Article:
Foundation & Early Years

In the early nineteenth century, experimental physiology was virtually non-existent in Britain though it flourished in France and Germany. Medical students were largely taught by anatomists, surgeons and physicians. Things started to change in 1836 with the appointment of William Sharpey to a Chair of General Anatomy and Physiology at University College London. Classes in practical physiology were given by a physician George Harley until Michael Foster took over in 1867. Such classes then spread to other London medical schools and, in 1870, to Cambridge when Trinity College appointed Foster Praelector of Physiology.

 

Foundation of The Physiological Society

It was the dinners, with discussion of ‘business’, that constituted the Meetings (Scientific Meetings started in 1880). Scientific communications and demonstrations became more numerous from the 1880s but the dinners remained a pivotal part of each meeting reflecting The Society’s birth as a Dining Club. The Constitution allowed for the election of ‘Men of distinction in science as Honorary Members’; the first two, Charles Darwin and William Sharpey were elected almost at the birth of The Society. Women were admitted as members in 1915, not without controversy.  

In 1883 Foster was elected to the newly established University Chair in Physiology; in the same year John Burdon Sanderson, who had succeeded Foster at UCL, was appointed to the Waynflete Chair in Oxford. In Scotland, Argyll Robertson was teaching practical physiology in Edinburgh where Hughes Bennett had, in 1842, established the first histology course in Britain. Foster founded the Journal of Physiology in 1878 with financial backing from AG Dew-Smith, a founder member of The Society.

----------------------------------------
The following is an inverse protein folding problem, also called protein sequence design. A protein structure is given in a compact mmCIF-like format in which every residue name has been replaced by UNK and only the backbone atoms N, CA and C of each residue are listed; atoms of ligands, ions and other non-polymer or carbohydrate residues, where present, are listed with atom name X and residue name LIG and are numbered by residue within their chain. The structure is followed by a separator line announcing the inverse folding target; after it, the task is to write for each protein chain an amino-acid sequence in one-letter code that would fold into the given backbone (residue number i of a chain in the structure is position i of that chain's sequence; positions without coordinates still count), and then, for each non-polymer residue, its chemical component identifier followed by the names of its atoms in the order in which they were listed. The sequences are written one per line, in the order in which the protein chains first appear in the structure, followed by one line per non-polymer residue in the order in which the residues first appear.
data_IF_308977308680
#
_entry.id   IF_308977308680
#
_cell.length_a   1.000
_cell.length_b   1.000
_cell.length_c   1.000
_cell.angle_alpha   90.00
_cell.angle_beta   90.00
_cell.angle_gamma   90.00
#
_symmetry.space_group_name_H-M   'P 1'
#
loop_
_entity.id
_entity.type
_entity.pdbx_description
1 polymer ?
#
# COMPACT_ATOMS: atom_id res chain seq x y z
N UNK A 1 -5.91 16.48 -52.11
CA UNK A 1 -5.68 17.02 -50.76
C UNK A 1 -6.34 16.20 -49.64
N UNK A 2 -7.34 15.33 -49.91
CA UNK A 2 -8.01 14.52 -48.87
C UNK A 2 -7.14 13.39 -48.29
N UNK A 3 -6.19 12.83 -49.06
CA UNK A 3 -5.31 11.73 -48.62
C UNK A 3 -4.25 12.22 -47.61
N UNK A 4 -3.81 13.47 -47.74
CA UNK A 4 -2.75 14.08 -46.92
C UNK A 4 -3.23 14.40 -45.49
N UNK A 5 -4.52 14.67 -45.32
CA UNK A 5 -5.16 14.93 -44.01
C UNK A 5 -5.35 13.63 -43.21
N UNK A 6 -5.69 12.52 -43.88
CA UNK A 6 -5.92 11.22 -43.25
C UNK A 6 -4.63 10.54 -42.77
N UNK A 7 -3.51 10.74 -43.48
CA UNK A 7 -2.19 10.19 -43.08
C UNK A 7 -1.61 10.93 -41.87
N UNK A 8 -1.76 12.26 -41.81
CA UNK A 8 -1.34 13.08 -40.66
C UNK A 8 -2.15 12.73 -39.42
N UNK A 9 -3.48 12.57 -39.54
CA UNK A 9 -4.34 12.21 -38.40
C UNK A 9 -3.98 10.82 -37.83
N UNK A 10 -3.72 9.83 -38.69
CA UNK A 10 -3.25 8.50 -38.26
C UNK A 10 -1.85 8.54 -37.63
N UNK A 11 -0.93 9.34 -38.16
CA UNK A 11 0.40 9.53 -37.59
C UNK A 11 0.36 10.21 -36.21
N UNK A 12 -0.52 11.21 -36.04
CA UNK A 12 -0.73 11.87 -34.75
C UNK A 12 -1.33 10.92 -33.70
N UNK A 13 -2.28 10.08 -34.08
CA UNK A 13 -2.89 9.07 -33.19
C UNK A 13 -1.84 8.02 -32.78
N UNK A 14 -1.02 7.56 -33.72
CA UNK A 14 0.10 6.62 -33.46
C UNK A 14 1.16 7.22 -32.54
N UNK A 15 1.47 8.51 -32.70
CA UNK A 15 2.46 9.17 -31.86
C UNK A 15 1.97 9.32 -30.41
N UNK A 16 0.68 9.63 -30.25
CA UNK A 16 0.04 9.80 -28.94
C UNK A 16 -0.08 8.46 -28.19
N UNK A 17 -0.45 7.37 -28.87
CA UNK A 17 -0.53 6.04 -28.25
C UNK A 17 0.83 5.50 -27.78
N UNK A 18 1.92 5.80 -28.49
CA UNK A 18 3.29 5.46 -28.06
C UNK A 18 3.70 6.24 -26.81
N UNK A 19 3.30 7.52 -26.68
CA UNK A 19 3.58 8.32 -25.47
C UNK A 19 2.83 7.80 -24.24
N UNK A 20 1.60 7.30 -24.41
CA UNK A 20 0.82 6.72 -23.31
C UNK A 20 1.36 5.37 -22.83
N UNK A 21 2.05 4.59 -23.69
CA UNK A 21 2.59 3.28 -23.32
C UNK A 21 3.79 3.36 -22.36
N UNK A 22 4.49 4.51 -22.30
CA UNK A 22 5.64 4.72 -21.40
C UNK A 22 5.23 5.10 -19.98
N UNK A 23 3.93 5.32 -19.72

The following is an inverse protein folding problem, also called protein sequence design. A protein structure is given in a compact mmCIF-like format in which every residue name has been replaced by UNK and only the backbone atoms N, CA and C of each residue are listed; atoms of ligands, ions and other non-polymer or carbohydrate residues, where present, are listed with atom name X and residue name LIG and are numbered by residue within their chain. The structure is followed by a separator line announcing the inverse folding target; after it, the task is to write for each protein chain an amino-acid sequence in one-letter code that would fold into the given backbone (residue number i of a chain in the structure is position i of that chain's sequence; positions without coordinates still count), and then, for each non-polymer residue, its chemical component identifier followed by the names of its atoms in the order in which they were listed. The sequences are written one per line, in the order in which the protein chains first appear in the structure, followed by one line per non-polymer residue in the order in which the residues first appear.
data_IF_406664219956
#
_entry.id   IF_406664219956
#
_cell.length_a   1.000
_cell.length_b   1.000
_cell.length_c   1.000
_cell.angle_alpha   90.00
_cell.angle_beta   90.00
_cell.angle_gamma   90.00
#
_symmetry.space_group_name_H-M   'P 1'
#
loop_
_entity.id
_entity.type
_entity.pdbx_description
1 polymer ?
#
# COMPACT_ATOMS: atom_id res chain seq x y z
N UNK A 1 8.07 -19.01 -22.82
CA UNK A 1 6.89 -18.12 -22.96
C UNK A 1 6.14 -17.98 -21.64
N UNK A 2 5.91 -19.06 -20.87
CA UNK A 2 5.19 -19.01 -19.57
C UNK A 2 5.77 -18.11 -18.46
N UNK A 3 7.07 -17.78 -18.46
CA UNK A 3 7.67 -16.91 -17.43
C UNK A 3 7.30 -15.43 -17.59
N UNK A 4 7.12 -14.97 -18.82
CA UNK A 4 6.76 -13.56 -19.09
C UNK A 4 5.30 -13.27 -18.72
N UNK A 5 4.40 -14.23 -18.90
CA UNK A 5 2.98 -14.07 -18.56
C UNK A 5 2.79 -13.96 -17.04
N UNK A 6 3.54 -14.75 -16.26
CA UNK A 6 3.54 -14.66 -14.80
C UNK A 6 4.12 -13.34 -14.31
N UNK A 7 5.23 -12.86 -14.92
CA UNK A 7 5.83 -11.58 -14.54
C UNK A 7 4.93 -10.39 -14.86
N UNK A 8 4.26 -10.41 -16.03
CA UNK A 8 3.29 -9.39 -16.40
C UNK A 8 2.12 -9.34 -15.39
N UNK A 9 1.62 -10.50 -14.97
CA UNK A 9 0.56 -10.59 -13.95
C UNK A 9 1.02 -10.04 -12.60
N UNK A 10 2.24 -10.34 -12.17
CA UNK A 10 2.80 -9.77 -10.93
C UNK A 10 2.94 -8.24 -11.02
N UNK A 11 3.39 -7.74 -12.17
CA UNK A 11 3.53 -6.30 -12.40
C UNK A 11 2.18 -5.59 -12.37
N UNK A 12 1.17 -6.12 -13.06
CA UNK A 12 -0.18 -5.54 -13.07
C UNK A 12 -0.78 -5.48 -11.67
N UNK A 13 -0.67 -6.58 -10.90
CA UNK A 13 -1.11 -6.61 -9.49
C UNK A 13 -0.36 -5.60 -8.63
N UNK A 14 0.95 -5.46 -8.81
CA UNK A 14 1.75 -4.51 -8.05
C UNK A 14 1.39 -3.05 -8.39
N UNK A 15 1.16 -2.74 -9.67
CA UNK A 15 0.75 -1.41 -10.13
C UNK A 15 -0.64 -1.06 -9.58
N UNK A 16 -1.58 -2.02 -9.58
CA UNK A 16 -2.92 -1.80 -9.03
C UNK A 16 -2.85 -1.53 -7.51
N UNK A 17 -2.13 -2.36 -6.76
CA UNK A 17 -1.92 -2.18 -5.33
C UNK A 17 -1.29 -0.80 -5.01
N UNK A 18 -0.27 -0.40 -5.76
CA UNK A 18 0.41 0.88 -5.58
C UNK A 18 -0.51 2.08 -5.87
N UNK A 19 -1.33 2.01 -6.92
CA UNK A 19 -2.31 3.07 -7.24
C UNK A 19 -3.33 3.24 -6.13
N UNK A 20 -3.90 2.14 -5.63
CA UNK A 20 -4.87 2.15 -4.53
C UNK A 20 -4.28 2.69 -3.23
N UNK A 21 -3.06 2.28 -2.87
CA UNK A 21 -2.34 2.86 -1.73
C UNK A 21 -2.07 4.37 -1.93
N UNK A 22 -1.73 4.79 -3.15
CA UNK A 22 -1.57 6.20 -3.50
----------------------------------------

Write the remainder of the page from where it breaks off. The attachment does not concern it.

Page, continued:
The burgeoning of practical physiology involving work on living animals was paralleled by the emergence of those opposed to such experiments. A Royal Commission of Enquiry into Vivisection was set up in 1875. It included TH Huxley the zoologist and the surgeon JE Erichsen, both supporters of experimental physiology. The Commission recommended that work on living vertebrates be governed by an Act of Parliament that required experimenters to be licensed by the Home Secretary, special conditions being imposed for certain types of experiments. Experimental physiologists recognised the need to have a say in any proposals that might unjustifiably hinder progress. It was this need that led to the formation of The Physiological Society in 1876.

At a dinner at Burdon Sanderson’s house on 31 March 1876, nineteen men, all with an interest in physiology, met to discuss the Commission's proposals and the formation of ‘an association for mutual benefit and protection’. A committee was formed, a constitution drafted and an inaugural dinner held on 26 May. Clause 1 stated that ‘This Society is called “The Physiological Society”’. (Absence of any geographical appellation attracts wry comments from Societies in other parts of the world.)


Histories of The Society

In 1927, Sir Edward Sharpey-Schafer published his history of The Society, documenting its first 50 years. You can download this document in two parts from the Journal of Physiology site at PubMed Central as a pdf.

History of The Physiological Society during its First Fifty Years, 1876-1926, Part 1

History of The Physiological Society during its First Fifty Years, 1876-1926, Part 2

 A brief history of the second 50 years, 1926 to 1976, was written by William Bynum, based on a lengthier, unfinished history by H P Gilding. The shorter article was published as A short history of The Physiological Society in the Journal of Physiology and is available to read online.